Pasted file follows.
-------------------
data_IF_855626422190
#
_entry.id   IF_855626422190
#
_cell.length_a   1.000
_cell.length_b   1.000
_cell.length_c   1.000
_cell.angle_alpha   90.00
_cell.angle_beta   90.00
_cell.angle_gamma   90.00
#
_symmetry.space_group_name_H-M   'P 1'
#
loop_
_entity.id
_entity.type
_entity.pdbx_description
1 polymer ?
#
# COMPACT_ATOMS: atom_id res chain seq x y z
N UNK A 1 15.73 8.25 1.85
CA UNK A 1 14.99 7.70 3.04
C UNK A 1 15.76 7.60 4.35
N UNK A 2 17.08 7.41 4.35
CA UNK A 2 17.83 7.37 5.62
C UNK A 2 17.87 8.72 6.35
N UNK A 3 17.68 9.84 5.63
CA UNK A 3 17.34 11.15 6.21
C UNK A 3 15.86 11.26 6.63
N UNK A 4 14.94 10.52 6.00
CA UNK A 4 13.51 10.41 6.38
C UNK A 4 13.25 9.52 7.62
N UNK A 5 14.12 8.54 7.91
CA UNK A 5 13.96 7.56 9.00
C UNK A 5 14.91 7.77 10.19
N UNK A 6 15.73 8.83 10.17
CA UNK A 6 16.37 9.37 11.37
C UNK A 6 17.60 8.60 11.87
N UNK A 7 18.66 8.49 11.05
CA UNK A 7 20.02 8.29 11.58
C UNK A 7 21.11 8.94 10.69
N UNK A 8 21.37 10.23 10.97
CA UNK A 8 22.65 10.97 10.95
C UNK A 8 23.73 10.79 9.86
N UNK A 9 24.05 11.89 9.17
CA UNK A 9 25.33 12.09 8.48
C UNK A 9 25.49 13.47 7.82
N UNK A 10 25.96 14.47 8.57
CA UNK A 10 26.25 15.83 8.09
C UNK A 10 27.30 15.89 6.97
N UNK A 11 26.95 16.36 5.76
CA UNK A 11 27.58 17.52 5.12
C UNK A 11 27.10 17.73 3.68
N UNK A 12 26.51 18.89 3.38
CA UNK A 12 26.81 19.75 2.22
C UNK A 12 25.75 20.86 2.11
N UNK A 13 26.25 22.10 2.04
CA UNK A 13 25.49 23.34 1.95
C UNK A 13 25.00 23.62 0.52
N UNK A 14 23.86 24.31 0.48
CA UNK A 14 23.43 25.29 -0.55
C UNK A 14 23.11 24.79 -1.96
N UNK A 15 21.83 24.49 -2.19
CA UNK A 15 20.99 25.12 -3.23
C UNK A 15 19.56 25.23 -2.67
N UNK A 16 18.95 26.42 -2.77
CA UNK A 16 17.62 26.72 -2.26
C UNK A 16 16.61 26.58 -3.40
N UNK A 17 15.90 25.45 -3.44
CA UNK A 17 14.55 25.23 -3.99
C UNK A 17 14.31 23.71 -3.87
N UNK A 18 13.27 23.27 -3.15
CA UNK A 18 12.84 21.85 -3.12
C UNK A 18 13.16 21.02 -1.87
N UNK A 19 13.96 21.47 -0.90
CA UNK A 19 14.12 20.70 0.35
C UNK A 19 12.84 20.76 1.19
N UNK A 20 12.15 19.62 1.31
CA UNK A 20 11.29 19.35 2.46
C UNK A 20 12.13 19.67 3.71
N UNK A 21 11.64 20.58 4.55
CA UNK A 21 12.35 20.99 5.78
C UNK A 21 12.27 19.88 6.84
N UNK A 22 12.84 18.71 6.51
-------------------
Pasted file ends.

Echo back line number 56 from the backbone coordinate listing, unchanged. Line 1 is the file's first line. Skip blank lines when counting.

C UNK A 12 25.75 20.86 2.11